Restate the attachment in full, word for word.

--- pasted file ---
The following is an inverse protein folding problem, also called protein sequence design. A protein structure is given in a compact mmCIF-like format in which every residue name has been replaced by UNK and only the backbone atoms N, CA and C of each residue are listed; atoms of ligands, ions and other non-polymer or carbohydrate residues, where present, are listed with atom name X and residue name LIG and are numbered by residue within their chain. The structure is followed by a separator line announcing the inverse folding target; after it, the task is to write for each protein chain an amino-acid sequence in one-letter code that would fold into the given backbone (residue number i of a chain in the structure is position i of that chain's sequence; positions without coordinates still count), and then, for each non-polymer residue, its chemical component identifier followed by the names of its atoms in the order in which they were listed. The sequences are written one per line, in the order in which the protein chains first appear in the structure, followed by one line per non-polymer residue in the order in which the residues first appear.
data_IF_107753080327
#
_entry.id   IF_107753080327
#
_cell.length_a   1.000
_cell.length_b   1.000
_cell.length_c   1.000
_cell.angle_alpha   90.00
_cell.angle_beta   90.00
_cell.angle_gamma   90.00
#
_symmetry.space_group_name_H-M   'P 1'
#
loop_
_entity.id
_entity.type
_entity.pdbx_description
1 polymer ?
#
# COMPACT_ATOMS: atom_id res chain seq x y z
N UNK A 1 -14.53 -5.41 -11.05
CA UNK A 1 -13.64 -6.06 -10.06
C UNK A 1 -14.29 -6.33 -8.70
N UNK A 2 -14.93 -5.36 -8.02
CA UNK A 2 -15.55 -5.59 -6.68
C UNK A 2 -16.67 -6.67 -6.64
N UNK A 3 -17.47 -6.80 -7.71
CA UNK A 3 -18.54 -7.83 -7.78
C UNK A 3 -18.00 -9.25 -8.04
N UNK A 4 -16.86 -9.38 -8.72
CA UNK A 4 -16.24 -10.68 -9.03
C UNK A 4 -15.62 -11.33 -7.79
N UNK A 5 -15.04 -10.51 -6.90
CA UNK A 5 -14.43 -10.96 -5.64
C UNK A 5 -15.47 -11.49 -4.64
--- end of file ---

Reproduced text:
The following is an inverse protein folding problem, also called protein sequence design. A protein structure is given in a compact mmCIF-like format in which every residue name has been replaced by UNK and only the backbone atoms N, CA and C of each residue are listed; atoms of ligands, ions and other non-polymer or carbohydrate residues, where present, are listed with atom name X and residue name LIG and are numbered by residue within their chain. The structure is followed by a separator line announcing the inverse folding target; after it, the task is to write for each protein chain an amino-acid sequence in one-letter code that would fold into the given backbone (residue number i of a chain in the structure is position i of that chain's sequence; positions without coordinates still count), and then, for each non-polymer residue, its chemical component identifier followed by the names of its atoms in the order in which they were listed. The sequences are written one per line, in the order in which the protein chains first appear in the structure, followed by one line per non-polymer residue in the order in which the residues first appear.
data_IF_107753080327
#
_entry.id   IF_107753080327
#
_cell.length_a   1.000
_cell.length_b   1.000
_cell.length_c   1.000
_cell.angle_alpha   90.00
_cell.angle_beta   90.00
_cell.angle_gamma   90.00
#
_symmetry.space_group_name_H-M   'P 1'
#
loop_
_entity.id
_entity.type
_entity.pdbx_description
1 polymer ?
#
# COMPACT_ATOMS: atom_id res chain seq x y z
N UNK A 1 -14.53 -5.41 -11.05
CA UNK A 1 -13.64 -6.06 -10.06
C UNK A 1 -14.29 -6.33 -8.70
N UNK A 2 -14.93 -5.36 -8.02
CA UNK A 2 -15.55 -5.59 -6.68
C UNK A 2 -16.67 -6.67 -6.64
N UNK A 3 -17.47 -6.80 -7.71
CA UNK A 3 -18.54 -7.83 -7.78
C UNK A 3 -18.00 -9.25 -8.04
N UNK A 4 -16.86 -9.38 -8.72
CA UNK A 4 -16.24 -10.68 -9.03
C UNK A 4 -15.62 -11.33 -7.79
N UNK A 5 -15.04 -10.51 -6.90
CA UNK A 5 -14.43 -10.96 -5.64
C UNK A 5 -15.47 -11.49 -4.64